With input from our world champions Andy Thomson and David Gourlay and feedback from players at all levels of the sport, we have launched a new model called BLAZE. The bowl has been designed with a slender diameter for a more comfortable fit in your hand, enhanced with a deep dimple grip (Premier Grip) ensuring a confident grasp to give a consistent draw and defining accuracy with every shot. An all purpose bowl, the bias runs between a Vector VS and the Ace models and has a distinct sweep as the bowl finishes its course to its target. This model is enhanced with a modern cosmetic finish. The BLAZE will be launched on 3rd September with a limited edition Flame colour and will also be available in our full colour range as well as traditional black.



The club has a set of new Taylor's BLAZE bowls which it is raffling
Size 3 - Tickets are $5 each

They will be for sale at roll-ups, centre tournaments and the like.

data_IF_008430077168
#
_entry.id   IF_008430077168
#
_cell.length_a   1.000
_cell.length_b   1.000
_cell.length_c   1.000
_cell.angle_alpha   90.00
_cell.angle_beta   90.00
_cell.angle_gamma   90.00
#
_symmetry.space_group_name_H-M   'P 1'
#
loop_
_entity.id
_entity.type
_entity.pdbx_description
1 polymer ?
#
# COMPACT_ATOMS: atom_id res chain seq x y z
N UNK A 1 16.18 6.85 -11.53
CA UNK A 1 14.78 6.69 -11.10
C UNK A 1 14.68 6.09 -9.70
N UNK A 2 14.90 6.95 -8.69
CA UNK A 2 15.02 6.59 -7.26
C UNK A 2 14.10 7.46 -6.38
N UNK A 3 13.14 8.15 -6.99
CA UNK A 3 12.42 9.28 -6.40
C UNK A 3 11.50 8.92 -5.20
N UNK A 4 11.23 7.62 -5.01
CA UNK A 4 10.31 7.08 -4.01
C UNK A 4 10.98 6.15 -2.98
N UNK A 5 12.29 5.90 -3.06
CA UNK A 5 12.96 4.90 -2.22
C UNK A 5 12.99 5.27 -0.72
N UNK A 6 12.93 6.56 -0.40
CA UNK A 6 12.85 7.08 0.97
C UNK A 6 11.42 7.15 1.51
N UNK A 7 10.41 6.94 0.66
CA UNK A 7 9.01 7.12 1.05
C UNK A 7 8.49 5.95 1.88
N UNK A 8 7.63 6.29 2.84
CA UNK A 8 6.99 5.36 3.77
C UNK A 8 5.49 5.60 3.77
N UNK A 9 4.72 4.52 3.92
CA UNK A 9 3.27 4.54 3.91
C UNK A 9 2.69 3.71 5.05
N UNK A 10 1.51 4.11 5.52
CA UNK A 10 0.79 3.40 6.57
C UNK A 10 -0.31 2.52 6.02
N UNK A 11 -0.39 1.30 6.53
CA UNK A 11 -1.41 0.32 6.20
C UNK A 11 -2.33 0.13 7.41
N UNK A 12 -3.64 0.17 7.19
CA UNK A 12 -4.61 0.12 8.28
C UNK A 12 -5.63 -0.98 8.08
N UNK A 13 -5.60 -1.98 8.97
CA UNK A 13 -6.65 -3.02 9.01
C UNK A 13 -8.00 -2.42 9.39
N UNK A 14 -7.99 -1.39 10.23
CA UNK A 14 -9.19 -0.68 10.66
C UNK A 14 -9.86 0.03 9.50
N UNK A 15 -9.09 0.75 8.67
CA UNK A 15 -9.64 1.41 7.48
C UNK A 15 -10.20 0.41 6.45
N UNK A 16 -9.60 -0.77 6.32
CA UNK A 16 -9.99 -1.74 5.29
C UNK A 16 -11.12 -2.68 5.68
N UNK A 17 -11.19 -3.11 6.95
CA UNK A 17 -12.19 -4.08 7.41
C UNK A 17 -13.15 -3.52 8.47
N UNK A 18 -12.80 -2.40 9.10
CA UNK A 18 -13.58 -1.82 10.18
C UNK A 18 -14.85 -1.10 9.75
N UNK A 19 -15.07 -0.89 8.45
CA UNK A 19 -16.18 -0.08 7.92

A great Christmas present for someone (such as yourself)
So far the response has been very positive
For further details contact Gary deRidder

An Open Letter to all Bowling Clubs
(from Bowls NZ)

Bowls NZ would like to make it clear that its Partner Club programme is not intended to create a two-tier structure of club support.

All Bowls NZ services, programmes and brands are available to all clubs and that will always be the case. What the Partner Club programme is designed to do is to offer a higher level of support and Community Development Officer assistance to those clubs who choose to join the programme.